ZoneAlarm Free Antivirus is an unusually versatile antivirus tool with a security suite-like list of extras, including a powerful firewall, integrated online backup, and daily credit monitoring and identity theft protection services for US users.
If you didn’t know ZoneAlarm was an antivirus developer, you were right, but that’s fine – the package bundles the excellent Kaspersky engine to keep malware at bay.
The free edition leaves out a lot of ‘premium protections’, including web and email monitoring, network file scanning, mailbox file scanning, and real-time cloud protection to keep you safe from the very latest threats. This isn’t quite as bad as it seems, because even if the program doesn’t check for threats in an email attachment or a download, it should pick them up when you access them as files. It’s still a concern, though, and these aren’t restrictions we’ve often seen in other free antivirus apps.
The commercial ZoneAlarm Pro Antivirus & Firewall 2018 restores these protections and adds others, including a Chrome anti-phishing extension. It’s priced from an initial $24.95 (£17.80) for a one-year, one PC license, $39.95 (£28.55) on renewal.
The ZoneAlarm website has some information about ZoneAlarm Free Antivirus, but it doesn’t clearly highlight how it differs from the commercial editions, making it tricky to tell if the program is right for you.
Download and launch the installer anyway and a bright Quick Install button tries to persuade you that it’s a really good idea to accept the default settings, while a much more subdued Custom Install link appears underneath.
We chose the Custom option and found an ‘optional offer’ which sets Yahoo! as your default search, home and new tab pages on all compatible browsers. This is enabled by default, so you’ll need to pay attention and clear the relevant checkbox if you want to keep your current settings.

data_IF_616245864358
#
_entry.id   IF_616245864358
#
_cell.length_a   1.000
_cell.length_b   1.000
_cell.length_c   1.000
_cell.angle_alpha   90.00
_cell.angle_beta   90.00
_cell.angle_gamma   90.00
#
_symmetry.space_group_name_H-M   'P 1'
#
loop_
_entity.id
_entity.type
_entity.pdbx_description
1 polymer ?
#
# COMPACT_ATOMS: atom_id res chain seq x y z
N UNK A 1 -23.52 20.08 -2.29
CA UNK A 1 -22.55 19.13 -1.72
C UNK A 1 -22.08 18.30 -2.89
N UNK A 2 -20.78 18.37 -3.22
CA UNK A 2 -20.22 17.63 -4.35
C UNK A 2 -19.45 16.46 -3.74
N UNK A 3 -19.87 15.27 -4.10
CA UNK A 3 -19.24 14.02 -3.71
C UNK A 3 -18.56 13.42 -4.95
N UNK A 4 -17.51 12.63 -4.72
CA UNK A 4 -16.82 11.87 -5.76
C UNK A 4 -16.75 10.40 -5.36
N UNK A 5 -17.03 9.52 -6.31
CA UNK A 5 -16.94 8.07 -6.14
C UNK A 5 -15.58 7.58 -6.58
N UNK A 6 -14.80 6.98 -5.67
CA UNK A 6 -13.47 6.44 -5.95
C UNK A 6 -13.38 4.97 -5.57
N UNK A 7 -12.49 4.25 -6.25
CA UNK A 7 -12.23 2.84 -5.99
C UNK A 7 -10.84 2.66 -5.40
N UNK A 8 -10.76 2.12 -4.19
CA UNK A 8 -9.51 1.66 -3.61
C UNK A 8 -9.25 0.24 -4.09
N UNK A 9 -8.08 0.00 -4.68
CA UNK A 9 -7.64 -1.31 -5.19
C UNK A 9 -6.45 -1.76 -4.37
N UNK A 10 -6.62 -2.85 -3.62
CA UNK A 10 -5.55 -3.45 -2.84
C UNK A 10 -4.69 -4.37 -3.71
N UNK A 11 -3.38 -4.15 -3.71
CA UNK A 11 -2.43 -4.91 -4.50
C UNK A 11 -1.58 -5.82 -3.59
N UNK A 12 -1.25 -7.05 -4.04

Yahoo! decision made, the installer downloaded some 320MB of components and set them up in little more than a minute.
ZoneAlarm is smart enough to detect the presence of other antivirus products on your system, but also flexible enough that it won’t demand you remove them. If there’s a possible conflict with another package, the setup program disables real-time protection to reduce the chance of any conflicts, the most sensible way to handle the issue.
Once the files are installed, you’re asked to enter your email address to complete the setup process.
Checking ZoneAlarm’s files revealed a mix of Check Point’s own code, Kaspersky’s engine and drivers and assorted third-party tools and DLLs.
We’ve found that antivirus tools which use third-party engines can be vulnerable to attack, as they don’t usually support the original developer’s self-defense technologies (the tricks used to prevent malware disabling the software). Sure enough, we found that a batch file running with administrator rights was able to delete enough Kaspersky files to disable the antivirus by the second attempt.
This isn’t a critical failing; such a targeted attack is unlikely, and even if it happens, Kaspersky’s console detects the problem and warns you about it. Still, it’s is a reminder that ZoneAlarm Free Antivirus isn’t giving you the full protection provided by a standard Kaspersky product.
The ZoneAlarm Free Antivirus interface is something of a mess, cluttered with unnecessary elements and more awkward to use than it needs to be.
The bulk of the console is taken up with three panels displaying the status of its antivirus, firewall and identity theft modules, for instance, but most of the space is wasted with text descriptions of what each module does and three arguably unnecessary View Details buttons.